Mercury Rising 鳯女

Politics, life, and other things that matter

A look inside what it means to be Mormon

Posted by Charles II on July 21, 2012

Via Barry Ritholtz, a fascinating autobiography of the conversion of a family into Mormonism, its backsliding out of the church, and the conflicted feelings of an ex-Mormon. A sample of Walter Kirn, TNR:

I’d never been a good Mormon, as you’ll soon learn (indeed, I’m not a Mormon at all these days), but the talk of religion spurred by Romney’s run had aroused in me feelings of surprising intensity. Attacks on Mormonism by liberal wits and their unlikely partners in ridicule, conservative evangelical Christians, instantly filled me with resentment, particularly when they made mention of “magic underwear” and other supposedly spooky, cultish aspects of Mormon doctrine and theology. On the other hand, legitimate reminders of the Church hierarchy’s decisive support for Proposition 8, the California gay marriage ban, disgusted me. Deeper, trickier emotions surfaced whenever I came across the media’s favorite visual emblem of the faith: a young male missionary in a shirt and tie with a black plastic name-badge pinned to his vest pocket. The image suggested that Mormons were squares and robots, a naïve, brainwashed army of the out-of-touch. That hurt a bit. It also tugged me back to a sad, frightened moment in my youth when these figures of fun were all my family had.

As for Romney himself, the man, the person, I empathized with him and his predicament. He no more stood for Mormonism than I did, but he was often presumed to stand for it by journalists who knew little about his faith, let alone the culture surrounding it, other than that some Americans distrusted it and certain others despised it outright. When a writer for The New York Times, Charles Blow, urged Romney to “stick that in your magic underwear!” I half hoped that Romney would lose his banker’s cool and tell the bigoted anti-Mormon twits to stick something else somewhere else, until it hurt. I further hoped he’d sit his critics down and thoughtfully explain that Mormonism is more than a ceremonial endeavor; it constitutes our country’s longest experiment with communitarian idealism, promoting an ethic of frontier-era burden-sharing that has been lost in contemporary America, with increasingly dire social consequences. Instead, Romney showed restraint, which disappointed me. I no longer practiced Mormonism, true, but it was still a part of me, apparently, and a bigger part than I’d appreciated.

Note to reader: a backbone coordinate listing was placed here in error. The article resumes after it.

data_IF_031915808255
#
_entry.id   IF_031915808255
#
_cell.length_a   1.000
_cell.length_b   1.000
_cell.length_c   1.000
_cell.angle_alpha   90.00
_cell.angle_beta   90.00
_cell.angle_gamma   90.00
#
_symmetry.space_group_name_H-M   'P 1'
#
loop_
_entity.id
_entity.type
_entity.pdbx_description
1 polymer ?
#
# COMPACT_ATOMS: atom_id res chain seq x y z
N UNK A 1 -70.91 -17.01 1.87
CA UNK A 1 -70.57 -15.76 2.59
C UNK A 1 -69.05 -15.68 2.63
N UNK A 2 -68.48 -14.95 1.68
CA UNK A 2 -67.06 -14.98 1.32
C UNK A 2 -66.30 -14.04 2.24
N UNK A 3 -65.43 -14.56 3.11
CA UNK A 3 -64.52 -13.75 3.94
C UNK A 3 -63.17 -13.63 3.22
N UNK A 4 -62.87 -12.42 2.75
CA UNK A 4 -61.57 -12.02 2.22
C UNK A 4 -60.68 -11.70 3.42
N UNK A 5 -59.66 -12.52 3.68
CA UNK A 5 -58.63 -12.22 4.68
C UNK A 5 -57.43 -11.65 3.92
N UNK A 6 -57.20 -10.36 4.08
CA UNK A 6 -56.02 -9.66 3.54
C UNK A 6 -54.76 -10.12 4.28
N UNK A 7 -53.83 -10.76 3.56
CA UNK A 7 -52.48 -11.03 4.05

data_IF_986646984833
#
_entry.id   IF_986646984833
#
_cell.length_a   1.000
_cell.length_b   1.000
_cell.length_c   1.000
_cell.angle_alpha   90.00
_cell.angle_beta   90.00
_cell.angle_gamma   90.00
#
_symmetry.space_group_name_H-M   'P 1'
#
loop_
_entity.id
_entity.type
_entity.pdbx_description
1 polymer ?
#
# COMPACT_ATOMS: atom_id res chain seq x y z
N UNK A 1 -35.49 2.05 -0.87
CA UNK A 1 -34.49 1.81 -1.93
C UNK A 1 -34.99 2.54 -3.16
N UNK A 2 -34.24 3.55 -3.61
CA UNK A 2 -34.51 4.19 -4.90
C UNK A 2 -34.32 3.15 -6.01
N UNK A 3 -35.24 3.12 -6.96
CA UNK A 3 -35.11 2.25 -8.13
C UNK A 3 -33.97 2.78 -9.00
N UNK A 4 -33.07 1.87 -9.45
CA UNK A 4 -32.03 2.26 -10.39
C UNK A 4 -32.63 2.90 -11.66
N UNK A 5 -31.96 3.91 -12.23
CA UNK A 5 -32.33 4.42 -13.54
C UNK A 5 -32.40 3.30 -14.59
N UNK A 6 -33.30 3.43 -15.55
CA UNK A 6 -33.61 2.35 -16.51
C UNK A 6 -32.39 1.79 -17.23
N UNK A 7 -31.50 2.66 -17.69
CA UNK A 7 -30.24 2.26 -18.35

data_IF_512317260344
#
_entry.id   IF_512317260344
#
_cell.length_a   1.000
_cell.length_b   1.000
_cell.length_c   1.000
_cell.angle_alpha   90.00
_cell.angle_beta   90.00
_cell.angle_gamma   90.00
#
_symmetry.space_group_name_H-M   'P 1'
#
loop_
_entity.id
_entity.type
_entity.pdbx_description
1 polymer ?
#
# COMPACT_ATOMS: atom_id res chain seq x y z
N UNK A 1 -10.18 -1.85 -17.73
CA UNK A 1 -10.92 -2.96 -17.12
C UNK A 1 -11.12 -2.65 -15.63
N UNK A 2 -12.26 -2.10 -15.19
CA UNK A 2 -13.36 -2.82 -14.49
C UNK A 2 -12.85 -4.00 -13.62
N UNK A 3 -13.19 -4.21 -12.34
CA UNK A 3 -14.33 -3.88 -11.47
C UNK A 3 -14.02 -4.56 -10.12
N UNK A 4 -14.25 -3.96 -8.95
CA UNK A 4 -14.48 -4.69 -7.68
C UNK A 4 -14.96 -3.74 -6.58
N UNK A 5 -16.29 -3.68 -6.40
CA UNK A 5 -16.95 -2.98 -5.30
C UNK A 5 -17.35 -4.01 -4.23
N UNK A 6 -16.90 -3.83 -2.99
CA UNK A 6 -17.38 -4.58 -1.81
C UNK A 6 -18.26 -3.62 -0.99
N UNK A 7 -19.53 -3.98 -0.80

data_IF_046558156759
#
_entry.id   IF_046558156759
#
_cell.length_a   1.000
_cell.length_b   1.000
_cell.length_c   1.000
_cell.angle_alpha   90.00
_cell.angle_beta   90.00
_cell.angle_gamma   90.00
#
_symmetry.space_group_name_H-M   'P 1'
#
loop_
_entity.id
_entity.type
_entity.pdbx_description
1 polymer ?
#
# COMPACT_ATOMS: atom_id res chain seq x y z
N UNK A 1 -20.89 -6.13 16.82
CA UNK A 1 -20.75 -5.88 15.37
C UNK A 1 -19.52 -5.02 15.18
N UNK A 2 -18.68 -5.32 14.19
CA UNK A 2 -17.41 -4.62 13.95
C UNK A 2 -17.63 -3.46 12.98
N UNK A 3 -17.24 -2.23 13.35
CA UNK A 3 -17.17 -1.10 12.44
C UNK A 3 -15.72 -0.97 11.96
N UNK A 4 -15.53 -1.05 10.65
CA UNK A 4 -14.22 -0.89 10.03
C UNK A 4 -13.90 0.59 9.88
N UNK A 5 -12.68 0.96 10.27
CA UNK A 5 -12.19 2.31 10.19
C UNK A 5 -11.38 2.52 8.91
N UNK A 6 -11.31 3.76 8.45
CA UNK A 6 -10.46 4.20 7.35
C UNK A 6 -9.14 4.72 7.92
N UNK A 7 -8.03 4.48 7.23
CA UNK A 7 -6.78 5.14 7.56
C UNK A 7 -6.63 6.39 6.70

Sometimes a person doesn’t know what he’s made of until strangers try to tear it down. (emphasis added)

Now, I think that Mormonism is a cult, and one based on a transparently phony sacred history. I think that Kirn’s description of the sacramentalization of lying as part of fundamentalist belief is accurate. Once you accept lying as acceptable to God, it’s almost impossible to turn back. But we would do well to understand why this cult is so successful: it gives people a strong community committed to bailing out members in distress.

There are many fascinating points that Kirn makes: that healing by the laying on of hands does not occur instantly, but through the slow process of understanding that one is cared for by one’s community. The comical tale of sex right up to the brink of intercourse that somehow qualifies as chastity. The moving story of how Mormons talked Kirn’s father down from what sounds like a psychotic break and rescued his family.

But this thing about community is what is most fascinating. We see this on the left in movements like Occupy and, indeed, the old trade union movement. America is suffering from shattered relationships, from the nuclear family on up to the polarized national dialogue. The right wants to solve this by totalitarian methods: a one-party state dominated by a few powerful elders, the imposition of religion by the state, and draconian steps to force families to stay together. But what is the vision of the left? The closest thing I hear is the idea of worker-owned enterprises, ala the Mondragon cooperative. But I do not sense a larger vision that encompasses the family and the nation as a whole.